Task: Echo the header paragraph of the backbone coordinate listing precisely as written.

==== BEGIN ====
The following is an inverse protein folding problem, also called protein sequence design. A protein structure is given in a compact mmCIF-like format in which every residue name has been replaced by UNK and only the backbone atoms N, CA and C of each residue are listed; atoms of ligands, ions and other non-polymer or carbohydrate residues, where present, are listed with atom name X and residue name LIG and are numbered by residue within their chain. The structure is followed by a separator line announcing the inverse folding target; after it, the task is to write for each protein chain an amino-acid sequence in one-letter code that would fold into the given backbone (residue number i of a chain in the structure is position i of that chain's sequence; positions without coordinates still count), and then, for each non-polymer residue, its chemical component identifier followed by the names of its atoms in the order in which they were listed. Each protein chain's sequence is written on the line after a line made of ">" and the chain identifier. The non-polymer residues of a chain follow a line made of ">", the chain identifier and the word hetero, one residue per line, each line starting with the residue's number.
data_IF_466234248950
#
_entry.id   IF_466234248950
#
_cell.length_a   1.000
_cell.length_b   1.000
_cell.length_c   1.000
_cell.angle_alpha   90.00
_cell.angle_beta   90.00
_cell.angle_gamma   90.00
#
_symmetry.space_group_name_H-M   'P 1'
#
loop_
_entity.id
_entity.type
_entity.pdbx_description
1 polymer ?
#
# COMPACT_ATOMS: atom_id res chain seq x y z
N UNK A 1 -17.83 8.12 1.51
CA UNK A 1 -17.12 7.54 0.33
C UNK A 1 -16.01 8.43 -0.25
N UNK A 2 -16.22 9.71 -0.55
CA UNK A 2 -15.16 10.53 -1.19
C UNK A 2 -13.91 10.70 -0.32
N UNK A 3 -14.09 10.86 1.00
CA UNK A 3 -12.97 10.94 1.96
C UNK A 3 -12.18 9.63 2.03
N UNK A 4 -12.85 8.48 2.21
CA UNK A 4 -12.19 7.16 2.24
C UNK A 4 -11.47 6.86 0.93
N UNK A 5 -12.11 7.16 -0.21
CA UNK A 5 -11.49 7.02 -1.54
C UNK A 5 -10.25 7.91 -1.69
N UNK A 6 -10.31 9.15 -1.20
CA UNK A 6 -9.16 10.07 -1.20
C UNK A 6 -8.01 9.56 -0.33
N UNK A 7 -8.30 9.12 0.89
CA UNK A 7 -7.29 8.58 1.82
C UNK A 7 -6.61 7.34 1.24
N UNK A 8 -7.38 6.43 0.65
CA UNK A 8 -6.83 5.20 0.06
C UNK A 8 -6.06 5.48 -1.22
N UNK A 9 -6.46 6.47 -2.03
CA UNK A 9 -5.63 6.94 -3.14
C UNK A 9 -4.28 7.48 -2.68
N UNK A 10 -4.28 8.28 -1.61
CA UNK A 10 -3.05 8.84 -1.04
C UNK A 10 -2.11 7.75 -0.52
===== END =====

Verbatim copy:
The following is an inverse protein folding problem, also called protein sequence design. A protein structure is given in a compact mmCIF-like format in which every residue name has been replaced by UNK and only the backbone atoms N, CA and C of each residue are listed; atoms of ligands, ions and other non-polymer or carbohydrate residues, where present, are listed with atom name X and residue name LIG and are numbered by residue within their chain. The structure is followed by a separator line announcing the inverse folding target; after it, the task is to write for each protein chain an amino-acid sequence in one-letter code that would fold into the given backbone (residue number i of a chain in the structure is position i of that chain's sequence; positions without coordinates still count), and then, for each non-polymer residue, its chemical component identifier followed by the names of its atoms in the order in which they were listed. Each protein chain's sequence is written on the line after a line made of ">" and the chain identifier. The non-polymer residues of a chain follow a line made of ">", the chain identifier and the word hetero, one residue per line, each line starting with the residue's number.